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For many, virtual reality is a source of entertainment. Players can immerse themselves in environments that they would never be able to encounter in the real world, all from the comfort of their own homes. But VR technology is not solely for gamers. In fact, it is the wave of the future in training across the world, ranging from corporate training to surgical practice.

Immersive VR training provides students and workers the opportunity to engage in simulated events that prepare them for real-world encounters. Trainees are safe to make mistakes without endangering themselves or costing their companies significant loss.

It is also better for mental health. In fact, VR is an emerging therapeutic tool for veterans suffering from PTSD. Similar to the way a soldier might be exposed to post-war triggers, employees in training can learn how to face difficult challenges and stressful events head-on without jeopardizing their emotional or mental well-being.


Learn More for Longer

Knowledge retention rates are significantly higher among VR students. Experience is a formidable teacher, and those who learn through trial and error are more likely to form memories that retain information in greater detail. The lessons imparted by virtual reality training far surpasses anything written in a textbook or provided in a video.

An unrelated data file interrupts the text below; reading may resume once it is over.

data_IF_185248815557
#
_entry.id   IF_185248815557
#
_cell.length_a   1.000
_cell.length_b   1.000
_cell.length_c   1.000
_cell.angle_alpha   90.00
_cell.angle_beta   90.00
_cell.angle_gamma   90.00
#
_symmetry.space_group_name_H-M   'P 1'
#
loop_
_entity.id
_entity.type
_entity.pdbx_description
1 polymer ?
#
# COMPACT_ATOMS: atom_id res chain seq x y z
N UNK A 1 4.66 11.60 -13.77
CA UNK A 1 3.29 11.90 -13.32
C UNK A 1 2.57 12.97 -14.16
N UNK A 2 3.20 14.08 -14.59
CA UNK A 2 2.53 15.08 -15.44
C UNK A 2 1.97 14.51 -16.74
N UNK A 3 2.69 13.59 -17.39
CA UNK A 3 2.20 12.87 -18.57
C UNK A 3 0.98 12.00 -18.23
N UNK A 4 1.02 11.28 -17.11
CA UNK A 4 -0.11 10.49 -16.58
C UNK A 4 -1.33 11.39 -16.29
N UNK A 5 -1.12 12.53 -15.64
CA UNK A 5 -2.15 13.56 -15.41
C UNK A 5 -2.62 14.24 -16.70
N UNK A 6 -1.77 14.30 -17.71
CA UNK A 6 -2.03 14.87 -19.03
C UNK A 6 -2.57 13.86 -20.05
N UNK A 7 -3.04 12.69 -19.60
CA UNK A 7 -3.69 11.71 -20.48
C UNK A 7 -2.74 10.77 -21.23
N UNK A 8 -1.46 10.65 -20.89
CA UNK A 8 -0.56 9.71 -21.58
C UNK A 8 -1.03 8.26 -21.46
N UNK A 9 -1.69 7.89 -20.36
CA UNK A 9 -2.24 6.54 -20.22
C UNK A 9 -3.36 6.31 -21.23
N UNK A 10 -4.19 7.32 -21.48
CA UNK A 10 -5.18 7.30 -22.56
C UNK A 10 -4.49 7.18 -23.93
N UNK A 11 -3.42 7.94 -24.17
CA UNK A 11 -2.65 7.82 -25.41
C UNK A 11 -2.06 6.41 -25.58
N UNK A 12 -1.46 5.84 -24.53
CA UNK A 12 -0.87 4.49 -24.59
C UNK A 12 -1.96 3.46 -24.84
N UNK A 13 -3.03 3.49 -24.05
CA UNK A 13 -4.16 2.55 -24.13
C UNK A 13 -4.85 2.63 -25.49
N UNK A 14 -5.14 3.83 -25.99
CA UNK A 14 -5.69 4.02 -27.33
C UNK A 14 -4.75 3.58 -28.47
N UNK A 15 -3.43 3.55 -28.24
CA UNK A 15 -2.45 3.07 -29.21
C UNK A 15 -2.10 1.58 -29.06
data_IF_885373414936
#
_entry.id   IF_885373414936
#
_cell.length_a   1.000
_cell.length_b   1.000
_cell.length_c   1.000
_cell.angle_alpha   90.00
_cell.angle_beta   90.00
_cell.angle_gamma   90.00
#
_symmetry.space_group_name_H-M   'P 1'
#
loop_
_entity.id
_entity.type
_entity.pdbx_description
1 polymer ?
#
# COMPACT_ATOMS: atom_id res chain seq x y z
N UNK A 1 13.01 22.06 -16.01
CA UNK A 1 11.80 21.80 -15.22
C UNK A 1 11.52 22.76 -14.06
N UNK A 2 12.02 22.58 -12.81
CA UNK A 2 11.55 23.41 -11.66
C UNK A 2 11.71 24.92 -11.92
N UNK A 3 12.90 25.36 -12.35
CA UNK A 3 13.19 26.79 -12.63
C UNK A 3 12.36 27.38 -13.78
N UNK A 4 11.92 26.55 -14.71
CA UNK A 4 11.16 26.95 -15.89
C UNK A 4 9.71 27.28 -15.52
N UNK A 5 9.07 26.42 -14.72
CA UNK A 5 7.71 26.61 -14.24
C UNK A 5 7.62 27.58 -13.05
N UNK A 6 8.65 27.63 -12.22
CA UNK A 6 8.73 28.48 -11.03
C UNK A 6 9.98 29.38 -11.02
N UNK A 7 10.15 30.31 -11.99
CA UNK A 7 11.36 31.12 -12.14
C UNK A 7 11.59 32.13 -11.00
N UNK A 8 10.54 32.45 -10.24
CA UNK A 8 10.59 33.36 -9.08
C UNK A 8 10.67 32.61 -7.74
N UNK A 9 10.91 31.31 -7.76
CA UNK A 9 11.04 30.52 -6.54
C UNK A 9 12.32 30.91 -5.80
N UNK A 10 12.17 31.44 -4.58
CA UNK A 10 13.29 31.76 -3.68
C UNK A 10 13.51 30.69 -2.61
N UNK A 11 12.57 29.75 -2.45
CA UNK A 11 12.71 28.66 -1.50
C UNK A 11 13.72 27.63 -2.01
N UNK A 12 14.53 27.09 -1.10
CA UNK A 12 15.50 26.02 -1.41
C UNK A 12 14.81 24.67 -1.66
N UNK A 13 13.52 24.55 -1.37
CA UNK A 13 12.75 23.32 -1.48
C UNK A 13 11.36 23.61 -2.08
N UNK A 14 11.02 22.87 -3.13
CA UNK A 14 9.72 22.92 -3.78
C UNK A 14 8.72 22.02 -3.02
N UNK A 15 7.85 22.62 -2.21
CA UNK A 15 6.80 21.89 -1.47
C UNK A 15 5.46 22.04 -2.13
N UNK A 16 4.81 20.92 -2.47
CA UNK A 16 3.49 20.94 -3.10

Tailored Learning Environments

Real-time feedback enables people in VR training to improve more quickly. Different techniques can be used to help refine a trainee’s instruction, and supervisors can identify weak points and make necessary changes to promote adaptability. Linear forms of employee education do not provide the personalized experience of an immersive VR environment.

One-on-one training with a professional instructor or coach is better, but corporations with hundreds or even thousands of employees can’t possibly invest in this form of education. Instead, VR meets in the middle ground, giving each trainee a personal experience without overlooking important information.


Safety and Risk-Reduction

Many retail companies are using VR to train employees in crisis response. Simulated armed robberies can give employees a chance to build confidence and learn how to maintain their composure in the event of a real-life theft. Their acquired emotional regulation and procedural knowledge could save lives.


Food production, medical students, and law enforcement are all fields that show promise in integrated VR training. Early students today will shape the technology of the future, and VR may just create a safer world for everyone.